Internet is rife with articles that make towering claims about how Pakistan is decades behind India in terms of development. But isn’t it flat out unfair to compare India with a country that was not provided a levelled playing field?

Pakistan and India inherited very different circumstances at the time of Partition which makes any comparison unrealistic. Whereas India inherited many noteworthy contributions in the field of finance, public health, and law, Pakistan came into existence under stressful conditions. As a newly formed country, it’s public administration was faced with grave challenges.

Shortage of skilled labor coupled with soaring flux of displaced people compounded the problem. There was a grave shortage of professionals including doctors, engineers, lawyers, and civil servants. At the time of Partition, there were only 100 civil servants. Professionally qualified non-Muslims who were moving to India in huge numbers, outnumbered Muslim professionals. Moreover, the part of India that formed Pakistan lacked infrastructure. There was no industry and roads were inadequate.

Death of Quaid-e-Azam brought many problems with it. Lack of strong leadership at a time of crisis was the last thing the country needed. The loss of a key stakeholder stalled the process of constitution-making altogether.

In the absence of a Constitution, the government had no framework of reference. Helpless, the country hurtled forward aimlessly until 1973 when Pakistan got its Constitution.

India on the other hand benefited a lot from past developments in the region. It was served many of its present day developments on a platter by British and Mughals. The British left a goldmine of heritage in the way of financial, educational, and public health reforms. They laid the cornerstone of the modern day police system. The Police Act of 1861 introduced police hierarchies that are prevalent in India today. Under the system, powers for each district vested in the Superintendent of Police followed by Deputy Superintendent, Assistant Superintendent, and Inspector.

India inherited a ready-to-use system of public financial management. The system laid an enormous amount of stress on collection of land revenue. Land revenue was considered an important element of the tax machinery during British rule because it comprised a whopping 15% of the total revenue. Reconstruction of the land revenue system by the British resulted in shifting the focus from committees of revenue to boards of control.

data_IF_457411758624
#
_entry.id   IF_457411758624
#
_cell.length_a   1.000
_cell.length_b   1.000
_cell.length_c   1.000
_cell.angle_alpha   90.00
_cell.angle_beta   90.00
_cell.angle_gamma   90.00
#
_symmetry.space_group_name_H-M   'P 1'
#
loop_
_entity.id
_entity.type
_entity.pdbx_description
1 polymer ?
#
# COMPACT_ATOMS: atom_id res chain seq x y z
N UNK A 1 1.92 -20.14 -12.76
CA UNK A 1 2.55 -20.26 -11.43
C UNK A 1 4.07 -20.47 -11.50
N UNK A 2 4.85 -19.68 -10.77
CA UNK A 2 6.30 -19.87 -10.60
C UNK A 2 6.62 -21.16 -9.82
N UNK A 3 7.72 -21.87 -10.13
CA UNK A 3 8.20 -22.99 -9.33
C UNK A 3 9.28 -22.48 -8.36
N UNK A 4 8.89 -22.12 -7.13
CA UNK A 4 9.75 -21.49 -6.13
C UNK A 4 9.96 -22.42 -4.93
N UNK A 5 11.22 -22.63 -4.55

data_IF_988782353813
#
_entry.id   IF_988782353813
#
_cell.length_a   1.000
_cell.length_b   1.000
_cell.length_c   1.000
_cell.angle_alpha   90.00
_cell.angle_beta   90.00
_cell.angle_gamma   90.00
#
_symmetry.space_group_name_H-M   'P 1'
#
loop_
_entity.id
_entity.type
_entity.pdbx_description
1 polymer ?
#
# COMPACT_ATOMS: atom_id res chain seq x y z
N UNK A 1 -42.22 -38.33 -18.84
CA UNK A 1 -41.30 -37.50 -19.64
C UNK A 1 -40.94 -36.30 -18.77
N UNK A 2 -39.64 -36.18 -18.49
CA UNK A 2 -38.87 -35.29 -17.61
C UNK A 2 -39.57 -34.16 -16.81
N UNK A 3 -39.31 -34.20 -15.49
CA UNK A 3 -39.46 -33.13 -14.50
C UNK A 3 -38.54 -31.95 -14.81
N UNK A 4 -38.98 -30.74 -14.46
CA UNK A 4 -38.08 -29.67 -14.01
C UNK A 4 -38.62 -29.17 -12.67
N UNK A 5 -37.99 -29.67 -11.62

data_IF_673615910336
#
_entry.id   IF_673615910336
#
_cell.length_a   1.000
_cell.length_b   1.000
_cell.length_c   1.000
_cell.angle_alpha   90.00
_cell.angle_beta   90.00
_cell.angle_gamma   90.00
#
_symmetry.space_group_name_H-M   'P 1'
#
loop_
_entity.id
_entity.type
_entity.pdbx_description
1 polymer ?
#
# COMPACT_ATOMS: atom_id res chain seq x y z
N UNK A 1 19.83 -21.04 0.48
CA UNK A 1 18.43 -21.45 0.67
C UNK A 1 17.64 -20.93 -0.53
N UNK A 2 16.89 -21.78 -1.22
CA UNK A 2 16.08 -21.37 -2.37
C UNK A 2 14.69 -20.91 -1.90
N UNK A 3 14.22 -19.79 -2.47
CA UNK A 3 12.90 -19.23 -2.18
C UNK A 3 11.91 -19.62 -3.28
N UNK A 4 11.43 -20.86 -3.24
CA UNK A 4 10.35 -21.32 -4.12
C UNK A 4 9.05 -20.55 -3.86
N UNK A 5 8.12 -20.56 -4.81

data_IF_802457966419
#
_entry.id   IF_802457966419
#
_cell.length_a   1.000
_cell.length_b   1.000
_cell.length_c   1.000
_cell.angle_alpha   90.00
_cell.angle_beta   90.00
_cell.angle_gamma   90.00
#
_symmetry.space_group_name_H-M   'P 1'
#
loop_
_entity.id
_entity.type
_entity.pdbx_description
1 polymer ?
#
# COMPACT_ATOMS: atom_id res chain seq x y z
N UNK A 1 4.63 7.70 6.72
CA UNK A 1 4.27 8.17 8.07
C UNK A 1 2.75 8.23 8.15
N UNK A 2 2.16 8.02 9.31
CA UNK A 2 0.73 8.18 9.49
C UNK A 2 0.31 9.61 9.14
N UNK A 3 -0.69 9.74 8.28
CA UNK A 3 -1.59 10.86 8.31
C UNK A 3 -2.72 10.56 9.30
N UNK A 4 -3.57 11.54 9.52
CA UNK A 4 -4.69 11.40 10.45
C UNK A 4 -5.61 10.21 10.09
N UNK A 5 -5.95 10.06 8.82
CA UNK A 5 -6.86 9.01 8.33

The civil service structure we see in India today was an initiative of East India Company. The system underwent a lot of changes under the colonial rule before evolving into the system present at the time of partition. Civil servants were initially categorized as covenanted and non-covenanted employees. Covenanted employees were made to sign a bond where as non-covenanted did not sign any agreement. Non-covenanted employees could be sacked any time. The system of covenanted and non-covenanted employees was eventually abolished by Aitchison commission during the 1886-1887. The nomenclature was also changed from Imperial Civil services to Indian Civil Services. In Philip Woodruff’s words, the system was to be characterized by integrity and honesty. It would allow civil servant remunerations commensurate with their level of skill, discouraging incentives for unfair means of earning.

India also inherited some noteworthy contributions in the field of education. The Indian Universities Act of 1904 introduced reforms to help curb cramming. It also sought to recruit better quality of teaching staff and come up with a way of closely monitoring teaching quality.

Legal administration was a notable gift to India. The British coded laws, introduced a formal system of judiciary, and expanded the court system.

The rich cultural and architectural heritage we see in India was bequeathed by the Mughal empire.

Literature, a hallmark of Mughal era, flourished with all it’s might under the Mughal rule. From poetry to Sufism to prose, works of 16th and 17th century are still well known. They form part of curriculum in schools and colleges today. Works of history from Mughal era have long been studied. Historiography, which reached its zenith during Mughal rule, played a pivotal role in the years to come.

Some of the other things India inherited were Post, telegraph, railway, and the irrigation system.

India that we see today is a culmination of centuries of rich heritage. Pakistan, on the other hand embarked upon its journey less than a century ago. Can we really compare the two?